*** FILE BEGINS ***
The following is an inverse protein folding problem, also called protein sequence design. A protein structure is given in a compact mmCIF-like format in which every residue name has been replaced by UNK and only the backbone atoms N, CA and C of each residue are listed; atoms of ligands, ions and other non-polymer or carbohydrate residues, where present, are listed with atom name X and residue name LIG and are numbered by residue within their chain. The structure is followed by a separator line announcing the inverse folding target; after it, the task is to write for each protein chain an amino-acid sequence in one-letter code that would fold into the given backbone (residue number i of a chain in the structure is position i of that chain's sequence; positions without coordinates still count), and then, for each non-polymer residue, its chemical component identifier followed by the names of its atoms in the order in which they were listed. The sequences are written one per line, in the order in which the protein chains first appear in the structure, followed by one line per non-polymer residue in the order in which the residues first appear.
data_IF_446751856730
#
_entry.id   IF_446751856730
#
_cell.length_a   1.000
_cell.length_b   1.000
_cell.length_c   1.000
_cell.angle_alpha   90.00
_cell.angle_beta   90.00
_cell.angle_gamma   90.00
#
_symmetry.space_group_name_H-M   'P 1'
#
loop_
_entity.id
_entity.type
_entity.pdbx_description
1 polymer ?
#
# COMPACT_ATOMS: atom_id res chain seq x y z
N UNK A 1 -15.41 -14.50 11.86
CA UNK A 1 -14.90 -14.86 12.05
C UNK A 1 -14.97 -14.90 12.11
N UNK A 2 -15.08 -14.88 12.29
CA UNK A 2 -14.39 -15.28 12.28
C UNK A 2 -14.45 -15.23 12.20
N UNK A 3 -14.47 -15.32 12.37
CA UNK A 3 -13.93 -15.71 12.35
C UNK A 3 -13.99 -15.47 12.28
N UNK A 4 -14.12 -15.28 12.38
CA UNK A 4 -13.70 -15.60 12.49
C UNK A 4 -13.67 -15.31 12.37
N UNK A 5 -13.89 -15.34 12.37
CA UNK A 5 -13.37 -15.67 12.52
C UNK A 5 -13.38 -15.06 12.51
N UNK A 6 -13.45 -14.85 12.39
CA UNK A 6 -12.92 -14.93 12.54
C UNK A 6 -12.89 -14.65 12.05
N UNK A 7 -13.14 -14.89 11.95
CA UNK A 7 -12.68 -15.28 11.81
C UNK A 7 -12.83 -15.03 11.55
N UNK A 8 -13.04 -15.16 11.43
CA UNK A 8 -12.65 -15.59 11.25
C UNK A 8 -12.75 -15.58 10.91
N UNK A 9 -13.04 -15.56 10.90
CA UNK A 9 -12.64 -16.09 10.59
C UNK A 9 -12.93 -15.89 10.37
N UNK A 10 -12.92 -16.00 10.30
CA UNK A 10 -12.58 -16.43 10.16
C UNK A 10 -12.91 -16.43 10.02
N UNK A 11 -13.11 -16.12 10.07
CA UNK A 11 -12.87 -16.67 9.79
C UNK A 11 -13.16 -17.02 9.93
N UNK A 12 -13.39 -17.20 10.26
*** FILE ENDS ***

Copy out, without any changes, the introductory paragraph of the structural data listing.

The following is an inverse protein folding problem, also called protein sequence design. A protein structure is given in a compact mmCIF-like format in which every residue name has been replaced by UNK and only the backbone atoms N, CA and C of each residue are listed; atoms of ligands, ions and other non-polymer or carbohydrate residues, where present, are listed with atom name X and residue name LIG and are numbered by residue within their chain. The structure is followed by a separator line announcing the inverse folding target; after it, the task is to write for each protein chain an amino-acid sequence in one-letter code that would fold into the given backbone (residue number i of a chain in the structure is position i of that chain's sequence; positions without coordinates still count), and then, for each non-polymer residue, its chemical component identifier followed by the names of its atoms in the order in which they were listed. The sequences are written one per line, in the order in which the protein chains first appear in the structure, followed by one line per non-polymer residue in the order in which the residues first appear.